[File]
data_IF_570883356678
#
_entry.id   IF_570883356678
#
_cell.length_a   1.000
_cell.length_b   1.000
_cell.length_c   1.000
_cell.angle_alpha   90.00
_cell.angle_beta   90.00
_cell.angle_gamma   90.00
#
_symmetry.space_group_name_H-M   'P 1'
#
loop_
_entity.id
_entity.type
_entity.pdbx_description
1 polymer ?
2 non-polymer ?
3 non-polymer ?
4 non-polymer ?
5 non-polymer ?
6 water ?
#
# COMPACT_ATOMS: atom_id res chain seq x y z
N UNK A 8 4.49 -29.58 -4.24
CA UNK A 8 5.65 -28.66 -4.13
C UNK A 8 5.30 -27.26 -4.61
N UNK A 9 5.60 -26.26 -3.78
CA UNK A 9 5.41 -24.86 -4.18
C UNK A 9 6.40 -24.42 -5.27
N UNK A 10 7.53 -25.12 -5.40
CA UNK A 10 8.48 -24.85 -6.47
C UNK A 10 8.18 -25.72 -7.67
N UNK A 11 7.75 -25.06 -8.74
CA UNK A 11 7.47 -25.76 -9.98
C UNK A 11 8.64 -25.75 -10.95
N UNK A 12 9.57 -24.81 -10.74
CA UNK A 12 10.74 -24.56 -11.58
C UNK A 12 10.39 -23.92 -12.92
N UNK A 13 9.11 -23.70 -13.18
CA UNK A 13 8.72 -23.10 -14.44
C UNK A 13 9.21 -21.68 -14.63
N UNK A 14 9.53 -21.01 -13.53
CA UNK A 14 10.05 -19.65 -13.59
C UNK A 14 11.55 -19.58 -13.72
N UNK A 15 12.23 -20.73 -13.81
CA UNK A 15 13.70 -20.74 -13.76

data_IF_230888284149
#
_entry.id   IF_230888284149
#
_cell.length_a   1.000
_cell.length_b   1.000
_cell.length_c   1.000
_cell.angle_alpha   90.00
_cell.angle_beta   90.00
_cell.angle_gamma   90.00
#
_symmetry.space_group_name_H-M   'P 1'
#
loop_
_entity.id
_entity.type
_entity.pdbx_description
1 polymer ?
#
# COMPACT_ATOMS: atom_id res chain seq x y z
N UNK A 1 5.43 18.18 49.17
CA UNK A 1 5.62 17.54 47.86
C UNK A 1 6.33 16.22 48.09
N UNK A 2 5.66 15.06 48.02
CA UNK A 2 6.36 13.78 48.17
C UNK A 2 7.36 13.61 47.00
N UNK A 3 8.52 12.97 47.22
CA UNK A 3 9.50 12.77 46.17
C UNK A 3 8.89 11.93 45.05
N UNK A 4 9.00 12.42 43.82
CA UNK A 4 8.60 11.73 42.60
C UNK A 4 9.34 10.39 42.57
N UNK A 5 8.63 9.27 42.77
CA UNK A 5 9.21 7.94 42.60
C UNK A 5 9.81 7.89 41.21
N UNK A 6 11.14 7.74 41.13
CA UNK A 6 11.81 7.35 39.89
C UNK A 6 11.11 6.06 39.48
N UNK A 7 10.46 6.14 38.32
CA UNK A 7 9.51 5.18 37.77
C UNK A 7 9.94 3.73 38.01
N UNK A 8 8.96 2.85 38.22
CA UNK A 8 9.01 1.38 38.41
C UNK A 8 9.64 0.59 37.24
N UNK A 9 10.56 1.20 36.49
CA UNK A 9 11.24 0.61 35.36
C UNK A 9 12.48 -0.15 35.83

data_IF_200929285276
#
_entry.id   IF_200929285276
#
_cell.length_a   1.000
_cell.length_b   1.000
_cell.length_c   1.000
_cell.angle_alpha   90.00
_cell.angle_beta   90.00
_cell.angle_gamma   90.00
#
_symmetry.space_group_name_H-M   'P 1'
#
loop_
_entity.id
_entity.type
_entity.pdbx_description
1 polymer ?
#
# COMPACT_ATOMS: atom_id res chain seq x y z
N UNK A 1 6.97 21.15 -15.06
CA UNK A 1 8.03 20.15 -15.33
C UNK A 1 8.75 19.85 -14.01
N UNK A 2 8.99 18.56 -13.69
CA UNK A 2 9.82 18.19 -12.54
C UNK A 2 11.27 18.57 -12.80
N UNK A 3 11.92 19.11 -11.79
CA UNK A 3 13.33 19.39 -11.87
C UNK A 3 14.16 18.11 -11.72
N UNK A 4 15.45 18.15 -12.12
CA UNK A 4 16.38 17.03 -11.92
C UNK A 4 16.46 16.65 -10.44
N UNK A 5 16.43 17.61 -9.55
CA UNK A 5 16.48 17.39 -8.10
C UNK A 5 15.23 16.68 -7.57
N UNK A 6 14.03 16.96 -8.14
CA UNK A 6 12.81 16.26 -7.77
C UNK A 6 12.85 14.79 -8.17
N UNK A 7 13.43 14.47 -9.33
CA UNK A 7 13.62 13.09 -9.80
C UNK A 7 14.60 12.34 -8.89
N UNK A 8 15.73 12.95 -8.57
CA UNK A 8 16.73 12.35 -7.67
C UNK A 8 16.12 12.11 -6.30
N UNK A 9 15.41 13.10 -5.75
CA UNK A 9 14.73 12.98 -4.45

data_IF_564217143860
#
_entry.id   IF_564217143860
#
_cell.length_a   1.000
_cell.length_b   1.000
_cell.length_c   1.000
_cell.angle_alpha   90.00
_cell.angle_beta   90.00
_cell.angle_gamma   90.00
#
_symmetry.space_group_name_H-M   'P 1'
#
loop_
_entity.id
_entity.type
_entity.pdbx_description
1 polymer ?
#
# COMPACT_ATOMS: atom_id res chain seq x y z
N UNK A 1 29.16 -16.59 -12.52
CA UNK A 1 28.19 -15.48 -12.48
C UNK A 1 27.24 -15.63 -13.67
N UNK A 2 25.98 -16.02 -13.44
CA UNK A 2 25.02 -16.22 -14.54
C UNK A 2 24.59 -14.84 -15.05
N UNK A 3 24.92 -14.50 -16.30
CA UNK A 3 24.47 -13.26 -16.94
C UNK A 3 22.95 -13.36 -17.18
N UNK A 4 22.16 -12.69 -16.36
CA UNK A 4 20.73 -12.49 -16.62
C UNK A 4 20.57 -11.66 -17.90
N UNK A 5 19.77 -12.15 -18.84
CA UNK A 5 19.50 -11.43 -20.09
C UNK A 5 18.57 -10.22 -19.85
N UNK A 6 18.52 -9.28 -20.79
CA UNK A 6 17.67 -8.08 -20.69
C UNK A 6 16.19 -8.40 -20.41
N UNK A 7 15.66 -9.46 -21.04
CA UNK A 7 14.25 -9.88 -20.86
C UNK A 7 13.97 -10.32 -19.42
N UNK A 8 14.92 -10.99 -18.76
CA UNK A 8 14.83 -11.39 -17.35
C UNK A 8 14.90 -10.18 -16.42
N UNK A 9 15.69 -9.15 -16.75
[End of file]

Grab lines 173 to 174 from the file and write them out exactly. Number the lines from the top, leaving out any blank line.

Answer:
C UNK A 4 20.57 -11.66 -17.90
N UNK A 5 19.77 -12.15 -18.84